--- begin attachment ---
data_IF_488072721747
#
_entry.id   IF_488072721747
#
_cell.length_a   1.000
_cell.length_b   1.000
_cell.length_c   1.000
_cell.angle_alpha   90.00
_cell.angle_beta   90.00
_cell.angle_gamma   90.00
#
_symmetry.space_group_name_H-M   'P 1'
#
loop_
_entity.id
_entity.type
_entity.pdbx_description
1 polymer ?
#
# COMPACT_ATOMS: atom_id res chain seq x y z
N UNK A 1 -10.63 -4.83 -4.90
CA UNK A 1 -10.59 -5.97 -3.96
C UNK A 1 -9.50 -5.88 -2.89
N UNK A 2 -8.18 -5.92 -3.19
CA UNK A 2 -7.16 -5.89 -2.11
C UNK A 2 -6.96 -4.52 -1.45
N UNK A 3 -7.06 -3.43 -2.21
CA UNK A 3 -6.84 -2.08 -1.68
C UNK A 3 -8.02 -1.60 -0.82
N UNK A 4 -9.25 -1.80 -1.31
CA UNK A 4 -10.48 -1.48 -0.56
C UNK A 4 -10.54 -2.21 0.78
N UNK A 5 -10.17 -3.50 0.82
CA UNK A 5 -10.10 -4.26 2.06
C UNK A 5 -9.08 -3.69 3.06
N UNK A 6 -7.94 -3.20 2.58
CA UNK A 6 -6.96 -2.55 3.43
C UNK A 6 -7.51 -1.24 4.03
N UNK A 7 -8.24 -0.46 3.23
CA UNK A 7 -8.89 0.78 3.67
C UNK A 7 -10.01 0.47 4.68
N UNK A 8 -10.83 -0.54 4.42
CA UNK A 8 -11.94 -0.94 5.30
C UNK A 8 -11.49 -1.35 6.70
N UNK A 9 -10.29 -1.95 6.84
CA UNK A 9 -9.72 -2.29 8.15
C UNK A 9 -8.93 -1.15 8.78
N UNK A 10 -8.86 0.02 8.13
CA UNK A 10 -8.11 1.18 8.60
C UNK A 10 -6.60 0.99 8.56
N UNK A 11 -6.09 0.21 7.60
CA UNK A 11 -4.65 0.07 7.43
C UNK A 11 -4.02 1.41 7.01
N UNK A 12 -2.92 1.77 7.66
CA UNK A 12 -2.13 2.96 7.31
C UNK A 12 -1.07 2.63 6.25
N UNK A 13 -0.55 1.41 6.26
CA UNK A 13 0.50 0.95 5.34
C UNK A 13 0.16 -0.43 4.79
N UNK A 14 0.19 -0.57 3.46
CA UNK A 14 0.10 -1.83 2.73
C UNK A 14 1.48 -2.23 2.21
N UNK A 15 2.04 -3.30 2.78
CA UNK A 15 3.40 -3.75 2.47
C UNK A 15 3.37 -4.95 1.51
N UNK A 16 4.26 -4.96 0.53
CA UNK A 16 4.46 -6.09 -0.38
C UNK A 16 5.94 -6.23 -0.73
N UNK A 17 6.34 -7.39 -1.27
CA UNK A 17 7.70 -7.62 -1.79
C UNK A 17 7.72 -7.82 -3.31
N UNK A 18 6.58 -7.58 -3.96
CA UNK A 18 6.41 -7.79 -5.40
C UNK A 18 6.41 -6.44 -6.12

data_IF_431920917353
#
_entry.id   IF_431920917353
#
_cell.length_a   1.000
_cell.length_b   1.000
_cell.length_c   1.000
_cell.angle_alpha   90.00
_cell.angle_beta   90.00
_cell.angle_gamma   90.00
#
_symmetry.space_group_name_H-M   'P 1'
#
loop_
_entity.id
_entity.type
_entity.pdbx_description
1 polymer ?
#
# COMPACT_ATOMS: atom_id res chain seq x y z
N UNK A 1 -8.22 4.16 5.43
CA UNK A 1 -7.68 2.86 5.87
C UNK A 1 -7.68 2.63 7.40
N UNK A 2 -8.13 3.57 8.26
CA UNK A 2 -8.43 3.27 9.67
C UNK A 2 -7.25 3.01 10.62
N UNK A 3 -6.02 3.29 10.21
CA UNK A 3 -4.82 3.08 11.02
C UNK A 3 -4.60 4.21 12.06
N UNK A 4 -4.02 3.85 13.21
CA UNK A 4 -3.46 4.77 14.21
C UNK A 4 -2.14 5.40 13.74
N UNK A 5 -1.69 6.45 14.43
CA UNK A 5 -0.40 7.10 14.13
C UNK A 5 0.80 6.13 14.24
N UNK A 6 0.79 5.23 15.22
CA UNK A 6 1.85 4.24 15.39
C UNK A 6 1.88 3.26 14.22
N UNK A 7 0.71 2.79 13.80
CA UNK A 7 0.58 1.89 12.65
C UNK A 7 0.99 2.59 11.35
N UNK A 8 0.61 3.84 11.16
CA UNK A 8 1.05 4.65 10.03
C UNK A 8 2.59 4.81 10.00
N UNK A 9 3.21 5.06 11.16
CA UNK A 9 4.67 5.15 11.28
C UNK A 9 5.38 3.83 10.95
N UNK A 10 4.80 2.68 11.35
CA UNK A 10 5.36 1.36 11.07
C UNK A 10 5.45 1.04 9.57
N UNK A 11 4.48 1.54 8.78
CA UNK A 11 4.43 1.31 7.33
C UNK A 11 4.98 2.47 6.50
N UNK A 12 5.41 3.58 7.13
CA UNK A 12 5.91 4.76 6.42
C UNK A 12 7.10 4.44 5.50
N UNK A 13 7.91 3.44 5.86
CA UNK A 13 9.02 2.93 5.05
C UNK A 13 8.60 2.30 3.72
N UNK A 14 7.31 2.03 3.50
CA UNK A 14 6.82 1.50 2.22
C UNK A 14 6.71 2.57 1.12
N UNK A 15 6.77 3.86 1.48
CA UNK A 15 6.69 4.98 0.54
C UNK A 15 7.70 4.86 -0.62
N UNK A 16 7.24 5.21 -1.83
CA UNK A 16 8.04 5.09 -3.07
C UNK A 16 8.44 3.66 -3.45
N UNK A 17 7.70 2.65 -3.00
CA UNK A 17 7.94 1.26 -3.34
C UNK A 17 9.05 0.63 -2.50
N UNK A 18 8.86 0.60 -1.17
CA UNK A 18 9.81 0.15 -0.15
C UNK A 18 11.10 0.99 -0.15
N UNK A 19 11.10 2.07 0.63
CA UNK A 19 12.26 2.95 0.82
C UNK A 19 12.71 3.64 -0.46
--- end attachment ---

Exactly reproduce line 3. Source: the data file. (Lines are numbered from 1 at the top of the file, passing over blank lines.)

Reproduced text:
_entry.id   IF_488072721747